The Adventures of Augie March by Saul Bellow is way better thought of than I realized. I went into Bellow’s book esteeming it as only a “near-Pulitzer” (no Pulitzer Prize for Fiction was awarded in 1954, but Bellow’s book was one of six that were suggested), an early work by a soon-to-become eminent writer given minimal notice by a divided public and Pulitzer jury. IT WON THE NATIONAL BOOK AWARD FOR FICTION IN 1954! It’s been listed by Time and the Modern Library Board as residing within the best 100 novels written in English! Boy! Am I ever glad I liked it. It makes me feel like I’ve got some amount of taste and critical instinct.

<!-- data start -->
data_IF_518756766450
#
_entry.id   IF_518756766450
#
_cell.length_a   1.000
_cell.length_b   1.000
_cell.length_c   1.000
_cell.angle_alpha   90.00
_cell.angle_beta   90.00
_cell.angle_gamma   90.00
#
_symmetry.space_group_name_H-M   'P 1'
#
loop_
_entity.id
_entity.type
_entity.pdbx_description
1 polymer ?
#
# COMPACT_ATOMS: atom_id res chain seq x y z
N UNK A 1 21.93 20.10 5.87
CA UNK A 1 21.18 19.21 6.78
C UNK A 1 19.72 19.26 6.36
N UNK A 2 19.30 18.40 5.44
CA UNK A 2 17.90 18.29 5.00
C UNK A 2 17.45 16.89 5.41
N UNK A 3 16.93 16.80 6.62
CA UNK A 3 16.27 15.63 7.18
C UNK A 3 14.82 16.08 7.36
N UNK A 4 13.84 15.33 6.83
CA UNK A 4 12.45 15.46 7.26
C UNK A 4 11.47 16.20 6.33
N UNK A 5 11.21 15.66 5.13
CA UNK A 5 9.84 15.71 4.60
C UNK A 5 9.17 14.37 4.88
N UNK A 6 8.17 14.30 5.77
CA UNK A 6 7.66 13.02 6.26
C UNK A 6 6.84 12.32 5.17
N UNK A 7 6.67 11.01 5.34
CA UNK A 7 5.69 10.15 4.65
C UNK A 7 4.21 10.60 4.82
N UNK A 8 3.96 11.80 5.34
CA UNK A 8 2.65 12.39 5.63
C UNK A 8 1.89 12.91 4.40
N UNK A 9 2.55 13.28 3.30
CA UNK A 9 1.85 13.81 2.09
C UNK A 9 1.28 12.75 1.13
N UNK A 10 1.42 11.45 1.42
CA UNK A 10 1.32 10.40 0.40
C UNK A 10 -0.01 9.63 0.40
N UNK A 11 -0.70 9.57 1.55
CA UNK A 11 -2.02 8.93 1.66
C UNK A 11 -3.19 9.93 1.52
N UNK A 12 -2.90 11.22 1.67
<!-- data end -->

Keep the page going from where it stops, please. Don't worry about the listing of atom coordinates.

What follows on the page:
I began with low expectations, OK, but before I had finished the novel — a long one let me tell you at 536 pages — I was formulating semi-positive thoughts about it. I came into this blog and wrote three words, “wordy”, “yet”, and “incisive”, and to those three words, that should actually be read as a phrase, I hold. Truthfully, some of Bellow’s sentences left me in the dark. The syntax was conflicted and the grammar was questionable, but it felt like a choice, part of his voice. So, I pressed past that occasional sentence and mined the novel for its more comprehensible bits, and in the end, I was won over to Bellow. I hadn’t been sure how I’d feel about him for a long time. I mean he’s a very decorated literary figure, but then, so is Faulkner (Bwahaha!) and I have yet to crack one of his “classics” since college. Anyway, I look forward to reading more of Saul’s books, though I need to finish these Pulitzer and not-so-Pulitzer books first. These things take time. Someday I will have more of that commodity … someday after I get past the Faulkner Pulitzers … and, oh yeah … he won two … big surprise, huh?